• Putting art in place
  • County econ administrator Fisher dies

    Los Alamos County’s Economic Vitality Administrator Greg Fisher died suddenly Wednesday, according to the county. The following is a statement from County Manager Harry Burgess.
     “I was shocked and saddened to learn last night of the unexpected death of our county employee, Greg Fisher. Greg was our Economic Vitality Administrator and was involved in a variety of economic development projects and initiatives here in our business community as well as businesses in northern New Mexico. He was actively involved with economic development at the state level, and well-known in many communities across New Mexico, having worked in Portales before moving to Los Alamos several years ago. Our thoughts and prayers are with Greg’s daughter Maya this morning, as well as his family and friends. He was passionate about bringing new economic development and tourism opportunities to Los Alamos, and will be greatly missed.”

  • Petersen wins third in challenge

    Los Alamos Middle School student Lillian Petersen won third place for her project, “Detecting Climate Change Through Means and Extremes.”
    Petersen’s study aggregated data from thousands of weather stations around the world, which she processed and analyzed with a Python program she wrote to find overall changes and trends in climate around the world.
    She also won the Community Impact award for working with the Bradbury Science Museum to make a traveling exhibit that will be shown in museums across the country.

  • New York production company seeks LA student films

    New York City-based documentary production company Radical Media has asked Los Alamos middle school and high school students to send their original films for possible screening at the Los Alamos Teen Center next week.
    Radical Media producer Theodora Christakis has requested students grades 7-12 to submit their film shorts via e-mail link to christakis@radicalmedia.com by 5 p.m. May 5 to be considered for the screening. 
    Film submissions should be approximately 5-10 minutes in length, contain no profanity and are original works (including music). Students whose films are selected would have their films projected onto a wall or screen outside the Los Alamos Teen Center and would be invited to participate in a question and answer session following the screening.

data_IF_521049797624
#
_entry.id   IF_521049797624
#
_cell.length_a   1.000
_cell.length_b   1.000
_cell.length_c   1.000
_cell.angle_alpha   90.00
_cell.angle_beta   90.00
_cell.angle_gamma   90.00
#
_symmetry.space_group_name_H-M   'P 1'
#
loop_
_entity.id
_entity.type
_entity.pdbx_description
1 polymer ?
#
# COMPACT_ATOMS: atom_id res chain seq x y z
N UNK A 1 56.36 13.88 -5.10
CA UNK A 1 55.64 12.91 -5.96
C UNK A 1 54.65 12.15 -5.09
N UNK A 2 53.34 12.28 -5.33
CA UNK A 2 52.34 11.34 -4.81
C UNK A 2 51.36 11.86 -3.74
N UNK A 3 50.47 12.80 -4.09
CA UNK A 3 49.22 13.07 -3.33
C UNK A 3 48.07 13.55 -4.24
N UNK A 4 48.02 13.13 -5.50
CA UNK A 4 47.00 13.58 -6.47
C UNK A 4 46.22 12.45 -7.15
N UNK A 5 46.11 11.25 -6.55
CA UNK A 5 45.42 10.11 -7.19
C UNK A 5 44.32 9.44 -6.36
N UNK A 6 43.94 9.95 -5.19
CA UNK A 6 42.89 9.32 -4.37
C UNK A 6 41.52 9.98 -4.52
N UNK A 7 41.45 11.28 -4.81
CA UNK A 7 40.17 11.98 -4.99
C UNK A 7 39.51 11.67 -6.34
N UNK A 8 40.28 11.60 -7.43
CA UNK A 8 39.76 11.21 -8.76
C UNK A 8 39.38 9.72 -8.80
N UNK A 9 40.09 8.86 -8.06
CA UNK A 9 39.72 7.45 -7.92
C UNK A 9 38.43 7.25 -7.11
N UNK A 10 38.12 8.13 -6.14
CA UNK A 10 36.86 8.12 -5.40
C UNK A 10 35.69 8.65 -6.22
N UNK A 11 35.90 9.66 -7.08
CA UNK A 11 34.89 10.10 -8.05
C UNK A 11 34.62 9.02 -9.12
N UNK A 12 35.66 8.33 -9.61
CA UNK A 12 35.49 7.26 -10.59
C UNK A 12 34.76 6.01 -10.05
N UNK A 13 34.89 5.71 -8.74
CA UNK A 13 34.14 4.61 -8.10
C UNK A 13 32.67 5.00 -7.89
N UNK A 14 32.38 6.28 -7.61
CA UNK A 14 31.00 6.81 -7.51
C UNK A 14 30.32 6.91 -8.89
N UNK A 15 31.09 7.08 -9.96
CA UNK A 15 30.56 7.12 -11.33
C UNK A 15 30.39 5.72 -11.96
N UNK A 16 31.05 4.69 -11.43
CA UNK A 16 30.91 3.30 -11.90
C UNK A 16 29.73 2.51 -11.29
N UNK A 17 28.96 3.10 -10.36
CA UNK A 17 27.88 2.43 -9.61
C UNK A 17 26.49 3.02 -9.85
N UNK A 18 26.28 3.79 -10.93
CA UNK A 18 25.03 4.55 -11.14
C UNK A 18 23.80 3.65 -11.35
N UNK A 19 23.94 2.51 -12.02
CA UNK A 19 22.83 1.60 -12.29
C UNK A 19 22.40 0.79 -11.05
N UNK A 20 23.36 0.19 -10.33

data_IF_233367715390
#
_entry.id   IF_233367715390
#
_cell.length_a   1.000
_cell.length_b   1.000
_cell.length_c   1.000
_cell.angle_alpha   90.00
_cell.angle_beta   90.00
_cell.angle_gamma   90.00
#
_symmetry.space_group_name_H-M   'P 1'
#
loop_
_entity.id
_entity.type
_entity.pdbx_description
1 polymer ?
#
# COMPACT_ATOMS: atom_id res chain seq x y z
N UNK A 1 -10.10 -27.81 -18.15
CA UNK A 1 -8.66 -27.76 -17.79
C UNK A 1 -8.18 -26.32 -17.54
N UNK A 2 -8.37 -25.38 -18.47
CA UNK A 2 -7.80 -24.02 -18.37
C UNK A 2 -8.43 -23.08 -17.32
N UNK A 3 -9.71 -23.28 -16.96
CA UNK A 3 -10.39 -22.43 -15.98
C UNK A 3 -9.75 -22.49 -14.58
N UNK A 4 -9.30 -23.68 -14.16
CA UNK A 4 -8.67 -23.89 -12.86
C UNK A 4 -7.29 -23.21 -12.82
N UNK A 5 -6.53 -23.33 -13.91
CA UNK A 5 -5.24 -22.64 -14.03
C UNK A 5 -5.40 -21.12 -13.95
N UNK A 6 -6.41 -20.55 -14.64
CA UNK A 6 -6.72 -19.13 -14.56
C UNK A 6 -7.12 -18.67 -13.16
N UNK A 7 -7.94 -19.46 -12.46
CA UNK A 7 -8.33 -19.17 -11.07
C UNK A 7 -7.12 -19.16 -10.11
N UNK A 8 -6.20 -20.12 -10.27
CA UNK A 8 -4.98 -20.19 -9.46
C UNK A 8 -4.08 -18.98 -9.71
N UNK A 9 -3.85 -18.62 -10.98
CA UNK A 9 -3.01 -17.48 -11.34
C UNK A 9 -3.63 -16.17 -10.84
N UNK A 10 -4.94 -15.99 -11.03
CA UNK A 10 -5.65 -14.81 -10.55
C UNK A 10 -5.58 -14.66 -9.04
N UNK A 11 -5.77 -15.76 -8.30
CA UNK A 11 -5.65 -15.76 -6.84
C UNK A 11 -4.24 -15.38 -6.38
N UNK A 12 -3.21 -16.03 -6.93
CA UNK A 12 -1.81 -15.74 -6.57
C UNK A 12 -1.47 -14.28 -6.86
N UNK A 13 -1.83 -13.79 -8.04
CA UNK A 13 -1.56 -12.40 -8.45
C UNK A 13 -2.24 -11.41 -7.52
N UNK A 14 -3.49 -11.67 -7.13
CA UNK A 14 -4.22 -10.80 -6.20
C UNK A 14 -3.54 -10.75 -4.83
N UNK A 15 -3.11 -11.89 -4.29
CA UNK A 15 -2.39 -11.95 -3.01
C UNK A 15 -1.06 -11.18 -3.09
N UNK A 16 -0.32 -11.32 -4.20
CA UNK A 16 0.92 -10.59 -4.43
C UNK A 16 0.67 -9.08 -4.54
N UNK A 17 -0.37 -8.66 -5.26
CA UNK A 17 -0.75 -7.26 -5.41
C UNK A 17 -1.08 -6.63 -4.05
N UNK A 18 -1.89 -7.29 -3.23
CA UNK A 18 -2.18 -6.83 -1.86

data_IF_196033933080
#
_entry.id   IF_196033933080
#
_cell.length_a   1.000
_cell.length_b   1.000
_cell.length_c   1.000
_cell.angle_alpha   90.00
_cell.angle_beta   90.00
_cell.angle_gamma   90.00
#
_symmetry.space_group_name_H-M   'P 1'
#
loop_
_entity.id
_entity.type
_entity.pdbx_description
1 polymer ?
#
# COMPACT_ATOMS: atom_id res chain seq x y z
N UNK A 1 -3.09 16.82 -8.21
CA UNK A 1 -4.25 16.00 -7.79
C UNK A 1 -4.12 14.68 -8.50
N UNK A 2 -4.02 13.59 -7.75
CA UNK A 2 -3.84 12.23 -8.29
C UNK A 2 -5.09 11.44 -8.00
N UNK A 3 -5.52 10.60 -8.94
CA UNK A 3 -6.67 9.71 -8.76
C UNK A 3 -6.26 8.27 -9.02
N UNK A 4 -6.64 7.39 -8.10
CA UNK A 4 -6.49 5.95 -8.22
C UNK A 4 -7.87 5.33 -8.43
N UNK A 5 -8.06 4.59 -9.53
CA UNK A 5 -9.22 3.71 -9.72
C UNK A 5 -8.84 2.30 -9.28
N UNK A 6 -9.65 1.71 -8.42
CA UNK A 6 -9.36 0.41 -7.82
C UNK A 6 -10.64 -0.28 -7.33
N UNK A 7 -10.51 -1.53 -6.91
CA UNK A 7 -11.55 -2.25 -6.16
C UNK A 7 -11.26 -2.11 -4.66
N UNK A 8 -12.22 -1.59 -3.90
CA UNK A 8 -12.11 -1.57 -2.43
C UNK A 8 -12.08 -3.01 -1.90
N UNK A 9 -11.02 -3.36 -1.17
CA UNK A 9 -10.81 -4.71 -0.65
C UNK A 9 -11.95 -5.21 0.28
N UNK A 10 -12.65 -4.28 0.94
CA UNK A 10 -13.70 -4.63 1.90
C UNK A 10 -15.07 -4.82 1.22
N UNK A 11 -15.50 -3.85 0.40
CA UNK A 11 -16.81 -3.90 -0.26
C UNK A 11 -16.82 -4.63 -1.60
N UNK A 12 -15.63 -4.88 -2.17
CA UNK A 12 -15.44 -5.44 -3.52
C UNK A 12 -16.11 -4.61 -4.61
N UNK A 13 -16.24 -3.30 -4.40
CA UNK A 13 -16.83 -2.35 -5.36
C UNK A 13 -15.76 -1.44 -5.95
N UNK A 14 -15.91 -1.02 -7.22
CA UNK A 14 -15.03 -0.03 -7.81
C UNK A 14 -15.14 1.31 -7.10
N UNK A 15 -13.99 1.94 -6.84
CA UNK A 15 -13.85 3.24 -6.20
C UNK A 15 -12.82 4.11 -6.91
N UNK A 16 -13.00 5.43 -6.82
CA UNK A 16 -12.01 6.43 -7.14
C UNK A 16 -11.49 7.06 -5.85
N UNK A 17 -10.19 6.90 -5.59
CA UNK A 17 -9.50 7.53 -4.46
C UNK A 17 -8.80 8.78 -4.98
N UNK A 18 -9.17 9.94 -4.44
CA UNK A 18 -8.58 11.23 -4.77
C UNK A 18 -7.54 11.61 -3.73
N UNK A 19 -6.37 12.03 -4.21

Radical Media is participating in the XQ Super School Project Bus Tour that is traveling to cities across the nation to inspire communities to rethink education. Los Alamos Public Schools are participating in this initiative.
    The film screening will be part of several activities planned during the group’s visit to Los Alamos May 10-11.

  • NNSA manager optimistic about LANL budget

    National Nuclear Security Administration’s field office manager in Los Alamos Kim Davis Lebak talked with local leaders last week about next year’s budget, the status of the Los Alamos National Security contract, and various environmental and construction projects the NNSA will oversee.
    Los Alamos National Laboratory could receive more money for its billion-dollar budget than last year’s budget, Lebak said.
    President Barack Obama’s requested budget for LANL is $2.2 billion, compared to this year’s enacted budget of $1.95 billion.
    “That a nice, strong hardy budget,” Lebak said. “Our friends in Congress are doing their work was we speak... it’s a good solid budget, it’s strong, and we have tons of scope to do.”
    She also talked about the NNSA’s total budget, using numbers directly from president’s budget request to Congress.
    For fiscal year 2017, President Obama requested $12.9 billion for the NNSA, which is $357 million more than the enacted budget of 2016.

  • Council approves FY2017 budget

    Los Alamos County Council unanimously approved a fiscal year 2017 budget of $188,398,147 Monday.
    After four previous nights of wrangling over budget options proposed by each department, the vote for final budget approval proceeded without additional discussion.
    After the vote, several councilors applauded the process for this year’s budget hearings. Council had asked staff to present a flat budget, along with optional items for approval.
    Each department presented the flat budget as requested, then made their case for additional areas they felt required more funding.
    Some of those requests were new, such as the option to create a placeholder for a full-time county clerk’s salary (council will consider whether to change the clerk’s position to full time at a later meeting) or  $56,672 to staff the new kitchen at the White Rock Senior Center.
    Other requests were to restore funding that had been cut in order to maintain a flat budget. One such request was to return $29,677 to the Los Alamos Police Department’s budget in order to fully fund anticipated overtime. The Community Services Department asked for inflationary increases for contracts with service providers such as the Juvenile Justice Advisory Board and the Los Alamos Family Strengths Network so they would not have to reduce services.